Wednesday, June 08, 2016

A Birthday Film & Cake


For Mr.T's 52nd birthday I made him a vegan version of sacher torte and offered to take him out to a movie. We decided on the new X-Men film, X-Men: Apocalypse even though the reviews have been consistently terrible. True to form the film was a huge disappointment. 

It is almost as if all the powers that be viewed the original films and decided that instead of writing a really good story they would instead just line up good guys and bad guys and have them go at each other. Akin to another disaster in the X-Men franchise the dreaded X-Men: The Last Stand there was even a joke in the film about how bad the third film of any franchise is (which is ironic considering this was the third in the relaunch). Watching it you realized this was film making by a group of adults with too much money and adolescent mentalities. You can imagine them around a table sharing ideas like, "wouldn't it be cool if...", and "we need to have so and so come in here and fight so and so." How else could so much money produce such a bad film?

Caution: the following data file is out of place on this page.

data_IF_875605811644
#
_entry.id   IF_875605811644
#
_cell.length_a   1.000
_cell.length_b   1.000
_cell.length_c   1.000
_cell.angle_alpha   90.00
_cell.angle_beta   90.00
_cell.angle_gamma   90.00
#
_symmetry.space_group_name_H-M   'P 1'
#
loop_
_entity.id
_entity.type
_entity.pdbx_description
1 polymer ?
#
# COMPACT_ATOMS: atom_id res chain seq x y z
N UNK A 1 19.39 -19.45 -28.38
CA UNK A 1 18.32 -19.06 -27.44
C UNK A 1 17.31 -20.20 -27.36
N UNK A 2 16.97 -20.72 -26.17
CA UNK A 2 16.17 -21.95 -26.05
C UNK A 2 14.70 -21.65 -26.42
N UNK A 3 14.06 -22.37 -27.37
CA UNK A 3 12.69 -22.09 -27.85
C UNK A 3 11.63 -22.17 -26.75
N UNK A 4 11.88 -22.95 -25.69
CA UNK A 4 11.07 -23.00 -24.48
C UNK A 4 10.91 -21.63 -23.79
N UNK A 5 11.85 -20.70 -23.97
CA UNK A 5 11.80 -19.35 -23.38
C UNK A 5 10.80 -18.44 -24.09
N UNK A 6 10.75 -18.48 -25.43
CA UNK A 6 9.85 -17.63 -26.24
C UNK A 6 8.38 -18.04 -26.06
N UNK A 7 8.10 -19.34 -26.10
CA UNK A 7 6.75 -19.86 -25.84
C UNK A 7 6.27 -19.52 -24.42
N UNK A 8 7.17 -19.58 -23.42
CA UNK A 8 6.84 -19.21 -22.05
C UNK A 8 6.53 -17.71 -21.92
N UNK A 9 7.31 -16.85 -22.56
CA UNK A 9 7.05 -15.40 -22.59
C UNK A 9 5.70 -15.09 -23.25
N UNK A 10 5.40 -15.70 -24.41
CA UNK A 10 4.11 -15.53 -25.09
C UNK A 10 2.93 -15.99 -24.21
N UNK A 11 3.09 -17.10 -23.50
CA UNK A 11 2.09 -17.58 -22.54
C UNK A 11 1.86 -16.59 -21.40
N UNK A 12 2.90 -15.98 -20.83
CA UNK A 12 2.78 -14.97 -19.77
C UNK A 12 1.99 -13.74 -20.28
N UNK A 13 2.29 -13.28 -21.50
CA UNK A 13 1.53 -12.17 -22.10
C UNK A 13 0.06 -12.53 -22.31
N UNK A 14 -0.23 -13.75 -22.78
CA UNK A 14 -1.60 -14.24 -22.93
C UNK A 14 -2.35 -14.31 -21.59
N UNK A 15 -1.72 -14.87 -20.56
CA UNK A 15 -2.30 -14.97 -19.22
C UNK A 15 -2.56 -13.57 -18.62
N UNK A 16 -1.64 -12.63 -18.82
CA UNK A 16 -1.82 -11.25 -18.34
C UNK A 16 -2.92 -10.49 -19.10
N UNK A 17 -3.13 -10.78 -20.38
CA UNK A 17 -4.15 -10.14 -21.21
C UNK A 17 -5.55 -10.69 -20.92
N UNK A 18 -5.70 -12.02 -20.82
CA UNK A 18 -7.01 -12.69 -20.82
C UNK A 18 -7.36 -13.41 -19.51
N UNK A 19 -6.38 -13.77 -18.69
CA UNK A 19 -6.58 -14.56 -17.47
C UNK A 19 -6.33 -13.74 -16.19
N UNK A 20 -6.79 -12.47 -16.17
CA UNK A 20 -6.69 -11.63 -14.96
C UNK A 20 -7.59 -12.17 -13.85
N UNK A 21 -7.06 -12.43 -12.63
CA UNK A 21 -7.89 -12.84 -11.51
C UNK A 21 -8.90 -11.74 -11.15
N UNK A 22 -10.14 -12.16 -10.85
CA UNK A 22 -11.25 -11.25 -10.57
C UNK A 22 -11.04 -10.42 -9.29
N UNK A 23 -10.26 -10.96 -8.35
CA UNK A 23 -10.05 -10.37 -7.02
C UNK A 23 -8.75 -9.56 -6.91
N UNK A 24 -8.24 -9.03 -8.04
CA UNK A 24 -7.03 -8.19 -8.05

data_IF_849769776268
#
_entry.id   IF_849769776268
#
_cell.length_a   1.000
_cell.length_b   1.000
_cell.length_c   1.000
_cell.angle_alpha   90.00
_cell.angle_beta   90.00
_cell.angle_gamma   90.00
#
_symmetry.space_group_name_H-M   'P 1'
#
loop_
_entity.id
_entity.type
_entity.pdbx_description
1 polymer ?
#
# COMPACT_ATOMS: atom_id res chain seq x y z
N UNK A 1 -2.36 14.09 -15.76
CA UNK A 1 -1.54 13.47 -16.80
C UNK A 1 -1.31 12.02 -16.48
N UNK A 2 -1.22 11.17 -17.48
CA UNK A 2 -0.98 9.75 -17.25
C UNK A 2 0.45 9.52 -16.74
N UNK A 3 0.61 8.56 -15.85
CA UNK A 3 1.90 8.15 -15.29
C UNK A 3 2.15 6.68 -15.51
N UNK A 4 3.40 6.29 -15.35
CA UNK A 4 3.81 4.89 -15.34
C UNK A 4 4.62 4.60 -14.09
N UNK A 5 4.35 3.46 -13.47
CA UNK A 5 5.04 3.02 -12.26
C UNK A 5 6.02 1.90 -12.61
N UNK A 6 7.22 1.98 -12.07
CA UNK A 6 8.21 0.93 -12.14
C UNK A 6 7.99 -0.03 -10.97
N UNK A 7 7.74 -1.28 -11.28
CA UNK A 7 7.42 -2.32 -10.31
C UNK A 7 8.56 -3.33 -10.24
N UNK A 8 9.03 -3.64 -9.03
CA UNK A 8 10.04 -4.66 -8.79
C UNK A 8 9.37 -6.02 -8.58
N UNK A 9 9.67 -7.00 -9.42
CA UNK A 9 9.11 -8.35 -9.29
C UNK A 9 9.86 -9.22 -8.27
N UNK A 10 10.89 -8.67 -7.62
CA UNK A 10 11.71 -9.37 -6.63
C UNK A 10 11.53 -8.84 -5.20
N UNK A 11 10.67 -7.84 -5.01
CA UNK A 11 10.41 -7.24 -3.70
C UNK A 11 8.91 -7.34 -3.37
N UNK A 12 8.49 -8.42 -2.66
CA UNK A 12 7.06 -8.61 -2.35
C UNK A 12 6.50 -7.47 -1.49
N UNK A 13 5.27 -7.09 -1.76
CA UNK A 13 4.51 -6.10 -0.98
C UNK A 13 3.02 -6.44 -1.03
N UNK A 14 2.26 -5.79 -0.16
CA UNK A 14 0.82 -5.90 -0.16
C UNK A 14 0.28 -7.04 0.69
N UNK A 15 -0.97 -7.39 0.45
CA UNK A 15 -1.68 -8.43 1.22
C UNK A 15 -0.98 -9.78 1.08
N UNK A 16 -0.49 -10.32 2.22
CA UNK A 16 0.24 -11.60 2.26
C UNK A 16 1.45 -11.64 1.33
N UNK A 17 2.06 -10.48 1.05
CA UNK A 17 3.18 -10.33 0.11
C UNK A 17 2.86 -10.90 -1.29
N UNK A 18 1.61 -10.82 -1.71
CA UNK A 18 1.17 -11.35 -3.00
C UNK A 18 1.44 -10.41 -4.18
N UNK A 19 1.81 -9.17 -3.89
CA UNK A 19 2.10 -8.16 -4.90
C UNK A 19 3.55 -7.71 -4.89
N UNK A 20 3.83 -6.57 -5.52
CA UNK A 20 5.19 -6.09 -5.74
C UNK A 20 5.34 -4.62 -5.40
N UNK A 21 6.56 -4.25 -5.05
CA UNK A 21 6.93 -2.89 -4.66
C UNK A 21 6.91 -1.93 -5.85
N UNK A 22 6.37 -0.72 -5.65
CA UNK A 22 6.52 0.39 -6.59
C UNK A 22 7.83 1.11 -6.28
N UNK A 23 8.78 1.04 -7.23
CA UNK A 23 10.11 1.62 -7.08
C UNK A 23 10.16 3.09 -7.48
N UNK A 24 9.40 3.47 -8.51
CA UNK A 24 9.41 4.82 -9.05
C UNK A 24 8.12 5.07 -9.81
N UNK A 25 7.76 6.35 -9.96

The film begins in ancient Egypt when the lead character, Apocalypse is entombed in a giant pyramid after transferring himself into the body of a mutant who cannot die. Protected by his three horseman he is betrayed by Egyptians who do not want to live under his rule as a living god. From there the film jumps across the globe trying to tell too many stories about too many people in effort to bring a plethora of Marvel characters into the universe of the new franchise. The stories are too hurried and too trite trading in a semblance of emotionality that is more comical than serious. The most disturbing and silly story is that of Magneto and his attempt to live a regular life working in a steel mill in Poland. Too often the unconnected stories were written to tie together problems in the overall plot. In the end it seems the goal of superhero films these days is to blow up the world in the most dramatic way possible (like Independence Day and other such films). But this kind of filmmaking creates little pathos or connection between characters and audiences. Filmmakers try by focusing on a small group of people, but really when massive sections of the planet are destroyed how can an audience identity with anything happening on screen. Viewers are left with two dimensional characters floundering in two dimensional stories that have no real meat or narratives to tell as everything around them explodes in a CGI mess. 

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